A healthy dose of nonsense
It’s hard to know what’s more ridiculous - the wholesale butchering of the English language or the suggestion that buckets of deep fried chicken are good for you.
KFC’s ‘‘Goodification’’ advertising campaign, in which the fast food giant claims to be ‘‘on a mission to goodify everything we do’’ would be laughable if it weren’t for the gravity of our obesity epidemic.
Are we really to believe that a serve of greasy chicken packing 26 grams of fat - almost half the recommended daily intake - is a good choice?
It seems KFC is trying to overhaul its image at a time when health-conscious consumers are increasingly looking for more wholesome options.
As the global obesity problem sees waistlines bulge and rates of chronic disease skyrocket, the junk food industry is being forced to get creative.
They know that spruiking their fatty, highly processed products as healthy is a bit of a stretch but by appropriating the word ‘‘good’’ they invoke the feelgood factor.
On KFC’s website, the latest campaign is explained thus: ‘‘It’s the act of goodifying. You simply take a good thing, emgooden it and voila, you’ve made it gooderer as in, that’s the gooderest thing I’ve ever tasted.’’
I’m confused. Are they on a mission to sell us more chicken or make us more stupid? Or should that be stupider?
This ‘‘goodifcation’’ revolution also includes an advert promoting the fast food chain’s ‘‘goodest get together’’ competition where the prize is having 100 Facebook friends flown in from around the world for a huge party.
The TV advert shows the winner, a young slim and attractive woman glammed up with her equally fabulous and predominantly slim pals at a swish shindig as they sit down to guzzle a ‘‘silver service’’ meal of fried chicken. ‘‘To me mateship is a way of life,’’ the winner proclaims. Because nothing says friendship quite like buckets of deep fried chicken and gravy.
It’s smoke and mirrors from an industry in desperate need of an image makeover. We saw the same desperation from McDonalds last month when they aired a self-funded documentary on Channel Seven, seeking to improve public perceptions of the brand amid declining sales.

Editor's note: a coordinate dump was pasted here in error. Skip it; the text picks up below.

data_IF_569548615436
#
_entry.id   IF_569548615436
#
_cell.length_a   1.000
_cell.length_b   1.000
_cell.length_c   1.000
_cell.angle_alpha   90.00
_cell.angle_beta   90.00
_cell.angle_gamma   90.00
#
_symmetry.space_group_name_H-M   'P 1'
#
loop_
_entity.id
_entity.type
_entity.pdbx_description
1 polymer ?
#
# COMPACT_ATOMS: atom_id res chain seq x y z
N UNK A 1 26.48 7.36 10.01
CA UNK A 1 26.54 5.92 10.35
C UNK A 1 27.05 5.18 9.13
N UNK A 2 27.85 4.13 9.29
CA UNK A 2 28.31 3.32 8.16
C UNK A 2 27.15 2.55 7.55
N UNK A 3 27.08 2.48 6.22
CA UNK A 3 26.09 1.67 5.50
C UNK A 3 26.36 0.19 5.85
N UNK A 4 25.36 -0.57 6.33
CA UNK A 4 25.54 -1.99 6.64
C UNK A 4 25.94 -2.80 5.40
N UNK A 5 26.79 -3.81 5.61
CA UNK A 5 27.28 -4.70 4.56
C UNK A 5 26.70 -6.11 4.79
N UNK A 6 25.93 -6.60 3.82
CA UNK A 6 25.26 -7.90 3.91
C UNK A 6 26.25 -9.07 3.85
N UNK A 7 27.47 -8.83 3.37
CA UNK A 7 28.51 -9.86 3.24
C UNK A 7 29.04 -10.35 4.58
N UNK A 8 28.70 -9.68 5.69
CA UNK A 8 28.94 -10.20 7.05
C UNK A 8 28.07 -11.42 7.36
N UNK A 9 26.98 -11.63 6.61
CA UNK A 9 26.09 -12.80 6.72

Hit documentaries like Fast Food Nation and Super Size Me have been a public relations nightmare for the burger chain. I imagine it was a long time before many of their customers could face a Big Mac after watching filmmaker Morgan Spurlock vomit up his lunch in spectacular fashion during a 30 day experiment in which he ate nothing but McDonalds food, gaining 11 kilos and dangerously high cholesterol levels and fat around his liver.
To counter this bad publicity, some fast food chains are getting into bed with health and fitness organisations. We’ve seen KFC team up with breast cancer charity the McGrath Foundation, Nestle acquire Jenny Craig, McDonald's link up with Weight Watchers, and Domino's Pizza sponsor weight-loss show The Biggest Loser.
It’s led to claims from public health lobby group The Obesity Policy Coalition that these companies are cashing in on both ends of our weight problem by making their customers fat then selling them the cure. It’s a practice they've dubbed "weightwashing'' - a tactic to persuade consumers the industry is responding to the obesity epidemic, in the same way that ‘‘greenwashing’’ allows businesses to appear environmentally responsible.
Of course, one of the best ways to make your brand appear healthy is to align it with the nation’s sporting heroes. When our elite athletes head to the London Olympics in July they'll be able to enjoy dining at McDonalds, which is the "official restaurant" of the Games, with a dedicated outlet in the Athletes Village - an incongruous association that has left doctors flabbergasted. At home, things are no different. If Hungry Jacks’ Whopper is the ‘‘official burger of the AFL’’ - a sport requiring peak physical fitness - that’s got to be a healthy choice right? And when Australian cricket team captain Michael Clarke has KFC emblazoned on the front of his shirt that must be worth its weight in gold in the ‘‘goodification’’ stakes.
The industry insists they want to be part of the obesity solution, reformulating some products to reduce levels of salt, sugar and fat, and indeed fast food chains are starting to diversify and provide more healthy options next to the burgers and fries.
But you have to wonder if it’s more of a token gesture to appease the fat police than a genuine attempt to improve the nutritional standard of their products.
Over the last few years I’ve asked several major fast food companies - or ‘‘quick service restaurants’’as they prefer - for information on what percentage of their business healthy options represent but each time I’ve been told those figures are unavailable.
I suspect this means it’s a very small percentage. Who goes to McDonalds to eat a salad?
Junk food chains are selling legal products, and however nutritionally poor they may be, they should be free to continue to do so.
Likewise, consumers have the right to choose what they eat and how much of it. I’d just like to see more transparency and honesty from the industry.
Don’t try and "goodify" products that, like it or not, are major contributors to our public health burden.
Instead, perhaps the major chains could take a leaf out of Pizza Hut’s book and celebrate their gut-busting wares for what they are.
The global pizza chain recently launched in its British stores a 2700 calories ‘‘pizza dog’’ - which Time magazine described as a ‘‘caloric coma.’’
Pizza Hut spruiked it as ‘‘succulent hot dog sausage bursting from our famous stuffed crust.’’ Yep, it’s a hot dog shoved into a pizza crust.
It might not be to everyone’s taste, it may even be the stupiderest thing you’ve ever heard, but at least they’re not trying to pass it off as something it’s not.